When a trajectory is published, the owner might be inferred by attackers, even though the identifier has been removed. These types of attacks are called trajectory attacks. The problem of trajectory anonymization is to publish trajectories in such a way that the anonymity of each trajectory is preserved, while the utility of published data is maximized. The existing work can be classified into two categories: trajectory anonymization in free space. trajectory anonymization problem. In addition, trajectory anonymization is typically an offline process. In contrast, location cloaking considered in this paper is an online process that is invoked during processing of location-based queries. Moreover, trajectory anonymization requires a series of locations on a trajectory to be cloaked all at once But in our location cloaking problem, user locations are cloaked on the fly along with new requests. Therefore, existing methods for anonymizing trajectories are not applicable to our problem.


    1. System Architecture

      A mobile user sends location-based query requests (e.g., finding the nearest gas station), in the form of (id, l, P, q),to the anonymizing proxy through an authenticated and encrypted connection, where id is the real user identity, l is the user location, P contains the privacy parameters (to be detailed in Section 3.2), and q represents the query content. The anonymizing proxy consists of a cloaking engine, a cloaked repository, and a results refiner. Upon receiving a location-based query request, the checking that whether the user had made any queries before. If this is a first-time user, the cloaking engine replaces the users id with a new pseudonym id, otherwise it replaces id with the users existing pseudonym id. Next, the query request is forwarded to the cloaking process to generate a cloaked region R in accordance with the users privacy requirements. When the cloaking succeeds, the cloaked request is saved in the cloaked repository in the form of (id, id0, P, Rti , ti), where Rti is the users cloaked region at time ti. Afterward, the anonymizing proxy forwards the modified query request (id, R, q) to the service provider. On the service provider side, upon receiving a location based query request (id, R, q), it will search and return all candidate results that are potentially query results of some location point within R. After that, these candidate results will be further refined by the anonymizing proxy using the users exact location l. Finally, the refined results will be securely returned to the mobile user. The main focus is on the location cloaking algorithm, which is concerned with how to extend a location l to a cloaked region R without violating user specified privacy requirements.

    2. Privacy Model Attacks.

      Definition 1 ((k, A, dt)-Location Privacy Model). In order to accommodate personalized privacy requirements, each user can specify three parameters for protecting the location privacy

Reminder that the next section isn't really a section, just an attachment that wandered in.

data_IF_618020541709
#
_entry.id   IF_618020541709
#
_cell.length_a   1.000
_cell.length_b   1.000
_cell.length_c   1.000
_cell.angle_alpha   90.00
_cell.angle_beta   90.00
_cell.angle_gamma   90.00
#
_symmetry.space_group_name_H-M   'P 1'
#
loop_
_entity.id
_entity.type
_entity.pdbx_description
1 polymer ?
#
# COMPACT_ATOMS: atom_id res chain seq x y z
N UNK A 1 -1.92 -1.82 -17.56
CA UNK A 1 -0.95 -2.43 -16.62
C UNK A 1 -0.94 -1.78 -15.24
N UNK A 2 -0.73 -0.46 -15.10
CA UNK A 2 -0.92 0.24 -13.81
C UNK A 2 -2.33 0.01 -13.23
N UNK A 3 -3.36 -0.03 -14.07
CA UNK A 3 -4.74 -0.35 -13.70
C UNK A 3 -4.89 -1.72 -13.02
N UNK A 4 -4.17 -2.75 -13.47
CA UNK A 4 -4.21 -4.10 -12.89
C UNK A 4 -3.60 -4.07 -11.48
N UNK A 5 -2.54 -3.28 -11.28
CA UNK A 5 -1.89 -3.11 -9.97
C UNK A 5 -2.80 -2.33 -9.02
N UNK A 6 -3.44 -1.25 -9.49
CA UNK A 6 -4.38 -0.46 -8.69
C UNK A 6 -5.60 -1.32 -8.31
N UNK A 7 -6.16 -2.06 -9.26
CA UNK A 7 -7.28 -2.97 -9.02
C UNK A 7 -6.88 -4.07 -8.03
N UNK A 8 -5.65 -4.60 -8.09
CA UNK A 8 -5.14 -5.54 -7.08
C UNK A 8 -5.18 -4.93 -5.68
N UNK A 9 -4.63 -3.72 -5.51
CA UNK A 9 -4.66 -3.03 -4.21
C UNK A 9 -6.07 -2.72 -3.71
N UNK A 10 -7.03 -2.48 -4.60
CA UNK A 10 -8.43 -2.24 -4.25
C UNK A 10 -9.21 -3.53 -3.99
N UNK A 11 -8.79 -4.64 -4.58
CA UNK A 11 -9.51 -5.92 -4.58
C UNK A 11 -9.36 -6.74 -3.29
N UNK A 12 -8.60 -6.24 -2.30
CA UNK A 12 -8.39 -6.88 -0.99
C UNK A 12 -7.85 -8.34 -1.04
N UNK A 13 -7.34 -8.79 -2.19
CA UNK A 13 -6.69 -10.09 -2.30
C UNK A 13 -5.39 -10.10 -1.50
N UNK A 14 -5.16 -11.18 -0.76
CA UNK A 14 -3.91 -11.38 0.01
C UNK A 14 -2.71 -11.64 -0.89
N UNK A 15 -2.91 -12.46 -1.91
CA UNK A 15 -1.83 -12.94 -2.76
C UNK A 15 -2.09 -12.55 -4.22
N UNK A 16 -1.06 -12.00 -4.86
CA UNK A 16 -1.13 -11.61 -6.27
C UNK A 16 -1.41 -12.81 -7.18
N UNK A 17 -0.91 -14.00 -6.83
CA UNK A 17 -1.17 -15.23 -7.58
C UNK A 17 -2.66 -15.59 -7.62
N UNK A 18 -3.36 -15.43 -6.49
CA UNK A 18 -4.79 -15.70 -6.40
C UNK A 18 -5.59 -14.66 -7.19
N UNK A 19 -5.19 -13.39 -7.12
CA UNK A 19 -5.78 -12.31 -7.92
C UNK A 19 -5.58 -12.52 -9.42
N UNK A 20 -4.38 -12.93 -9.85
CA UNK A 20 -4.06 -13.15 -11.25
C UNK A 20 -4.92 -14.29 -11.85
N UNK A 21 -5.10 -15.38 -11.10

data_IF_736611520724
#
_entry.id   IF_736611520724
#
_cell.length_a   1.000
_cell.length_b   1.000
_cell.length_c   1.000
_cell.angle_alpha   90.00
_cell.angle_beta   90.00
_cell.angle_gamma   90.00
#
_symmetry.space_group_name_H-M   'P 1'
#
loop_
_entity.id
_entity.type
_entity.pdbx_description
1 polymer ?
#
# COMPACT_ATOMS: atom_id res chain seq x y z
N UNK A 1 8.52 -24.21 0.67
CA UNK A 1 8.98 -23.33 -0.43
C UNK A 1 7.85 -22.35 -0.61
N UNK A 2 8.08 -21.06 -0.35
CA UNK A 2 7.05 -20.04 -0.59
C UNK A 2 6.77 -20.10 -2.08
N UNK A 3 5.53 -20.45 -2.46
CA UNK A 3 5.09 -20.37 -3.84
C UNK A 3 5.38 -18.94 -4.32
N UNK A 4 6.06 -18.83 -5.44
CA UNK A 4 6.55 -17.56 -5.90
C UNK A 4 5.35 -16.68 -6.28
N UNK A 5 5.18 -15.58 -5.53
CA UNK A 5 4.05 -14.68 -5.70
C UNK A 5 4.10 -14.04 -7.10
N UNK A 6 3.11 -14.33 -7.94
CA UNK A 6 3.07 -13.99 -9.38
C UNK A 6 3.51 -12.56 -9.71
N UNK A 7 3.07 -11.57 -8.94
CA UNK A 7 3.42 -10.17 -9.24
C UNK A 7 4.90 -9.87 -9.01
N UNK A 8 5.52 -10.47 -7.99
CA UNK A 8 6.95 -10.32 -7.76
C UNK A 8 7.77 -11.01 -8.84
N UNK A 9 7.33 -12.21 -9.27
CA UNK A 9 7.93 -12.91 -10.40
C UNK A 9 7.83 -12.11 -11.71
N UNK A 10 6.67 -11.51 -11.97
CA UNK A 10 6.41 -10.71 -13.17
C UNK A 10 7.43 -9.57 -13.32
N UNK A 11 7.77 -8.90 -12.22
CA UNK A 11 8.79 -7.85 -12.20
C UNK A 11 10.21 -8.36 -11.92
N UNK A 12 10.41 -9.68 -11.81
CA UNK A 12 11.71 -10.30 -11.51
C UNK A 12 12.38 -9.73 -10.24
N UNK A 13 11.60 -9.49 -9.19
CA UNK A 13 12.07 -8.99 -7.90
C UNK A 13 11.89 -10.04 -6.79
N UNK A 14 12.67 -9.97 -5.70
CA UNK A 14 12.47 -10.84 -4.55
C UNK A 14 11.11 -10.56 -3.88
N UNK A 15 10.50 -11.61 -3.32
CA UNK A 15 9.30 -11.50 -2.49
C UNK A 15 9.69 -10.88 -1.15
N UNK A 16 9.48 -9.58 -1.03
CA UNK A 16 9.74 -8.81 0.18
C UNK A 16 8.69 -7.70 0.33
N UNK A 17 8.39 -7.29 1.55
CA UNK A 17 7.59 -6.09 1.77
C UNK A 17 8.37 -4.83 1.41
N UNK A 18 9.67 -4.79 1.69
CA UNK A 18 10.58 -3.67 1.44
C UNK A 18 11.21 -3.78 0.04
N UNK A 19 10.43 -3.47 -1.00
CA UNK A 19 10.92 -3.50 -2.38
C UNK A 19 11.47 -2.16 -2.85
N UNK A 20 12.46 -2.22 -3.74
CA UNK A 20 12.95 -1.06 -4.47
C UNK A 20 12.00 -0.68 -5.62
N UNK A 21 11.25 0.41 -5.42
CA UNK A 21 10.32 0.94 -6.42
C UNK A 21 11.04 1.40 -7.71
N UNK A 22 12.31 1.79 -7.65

• k: It represents the anonymity level in the location k-anonymity model.


        • Amin: It specifies the minimum area that a cloaked region should have. This is to prevent the cloaked region from being too small for highly populated areas.

          • dt: It is the maximum tolerable cloaking delay, which is a QoS

          • Definition 2 (Knowledge of the Attacker).

            Any party owning the following knowledge can be a potential attacker:

          • a set of historical cloaked regions,

          • the maximum moving speed of the user.

            Definition 3 (Location-Dependent Attacks). Assume that

        • Ru,ti and Ru,tj are user us cloaked regions at times ti and tj, respectively,

        • the maximum speed of user u is vu.The maximum movement boundary (MMBu,ti ,tj) of u at tj is a round rectangle that extends Ru,ti by a radius of uu _ (tj _ ti ).

          Denote by MMu,ti ,tj the intersection area between Ru,tj and MMBu,ti ,tj :

          Similarly, the maximum arrival boundary (MABu,tj,ti) of u at tj is a round rectangle that extends Ru,tj by a radius of uu _ (tj _ ti). Denote by MAu,tj,ti the intersection area between Ru,ti and MABu,tj,ti

          If any inequality below holds:

          • MMu,ti ,tj !=Ru,tj for any ti and tj, and

          • MAu,tj,ti != Ru,ti for any ti and tj,

        the location privacy of u might be compromised. This attack is termed as location-dependent attack.

        In the previous example of Fig. 1a,MMA,ti,ti+1 of user A is the shaded area. Since MMA,ti,ti+1

        !=A,ti+1 , A could suffer from location-dependent attacks.

    3. Cloaking Set

      Definition 4 (MaxMin Distance). Let Ri and Rj be two cloaked regions. The MaxMin distance from Ri to Rj is defined as:


      MaxMinD(Ri,Rj)<=uu +(tj – ti).

      (MaxMinD(Rj,Ri)<=uu .(tj _ ti)). Therefore, the definition of cloaking set as follows.

      Definition 5 (Cloaking Set). Let CS be a user set and its Minimum bounding rectangle (MBR) be Ru, ti at time ti.

      Denote the previous cloaked region of each user u by Ru,ti_1 . CS is a cloaking set if and only if for any user u 2 CS,

      1. MaxMinD(Ru,ti,Ru,ti_1) <= uu .(ti _ ti_1),

      2. <>MaxMinD(Ru,ti_1,Ru,ti )<=uvu . (ti _ ti_1),

      3. the privacy level ku <=CS,